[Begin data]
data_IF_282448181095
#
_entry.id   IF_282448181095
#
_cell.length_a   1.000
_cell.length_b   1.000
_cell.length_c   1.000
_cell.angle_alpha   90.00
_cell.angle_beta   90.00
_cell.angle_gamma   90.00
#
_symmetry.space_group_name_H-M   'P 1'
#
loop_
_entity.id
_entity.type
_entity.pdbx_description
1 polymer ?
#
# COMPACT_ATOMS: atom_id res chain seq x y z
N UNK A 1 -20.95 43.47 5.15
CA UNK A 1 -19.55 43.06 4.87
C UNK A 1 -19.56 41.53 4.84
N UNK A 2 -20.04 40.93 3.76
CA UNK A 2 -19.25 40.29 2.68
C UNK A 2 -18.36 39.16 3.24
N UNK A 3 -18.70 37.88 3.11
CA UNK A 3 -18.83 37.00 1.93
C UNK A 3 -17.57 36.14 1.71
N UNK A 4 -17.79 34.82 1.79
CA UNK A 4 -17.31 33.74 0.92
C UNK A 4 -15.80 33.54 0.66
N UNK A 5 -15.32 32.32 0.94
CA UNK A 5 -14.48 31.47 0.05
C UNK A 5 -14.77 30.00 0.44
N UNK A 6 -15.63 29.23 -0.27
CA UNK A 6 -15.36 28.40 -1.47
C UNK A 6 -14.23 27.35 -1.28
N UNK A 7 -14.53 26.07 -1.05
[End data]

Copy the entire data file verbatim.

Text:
data_IF_282448181095
#
_entry.id   IF_282448181095
#
_cell.length_a   1.000
_cell.length_b   1.000
_cell.length_c   1.000
_cell.angle_alpha   90.00
_cell.angle_beta   90.00
_cell.angle_gamma   90.00
#
_symmetry.space_group_name_H-M   'P 1'
#
loop_
_entity.id
_entity.type
_entity.pdbx_description
1 polymer ?
#
# COMPACT_ATOMS: atom_id res chain seq x y z
N UNK A 1 -20.95 43.47 5.15
CA UNK A 1 -19.55 43.06 4.87
C UNK A 1 -19.56 41.53 4.84
N UNK A 2 -20.04 40.93 3.76
CA UNK A 2 -19.25 40.29 2.68
C UNK A 2 -18.36 39.16 3.24
N UNK A 3 -18.70 37.88 3.11
CA UNK A 3 -18.83 37.00 1.93
C UNK A 3 -17.57 36.14 1.71
N UNK A 4 -17.79 34.82 1.79
CA UNK A 4 -17.31 33.74 0.92
C UNK A 4 -15.80 33.54 0.66
N UNK A 5 -15.32 32.32 0.94
CA UNK A 5 -14.48 31.47 0.05
C UNK A 5 -14.77 30.00 0.44
N UNK A 6 -15.63 29.23 -0.27
CA UNK A 6 -15.36 28.40 -1.47
C UNK A 6 -14.23 27.35 -1.28
N UNK A 7 -14.53 26.07 -1.05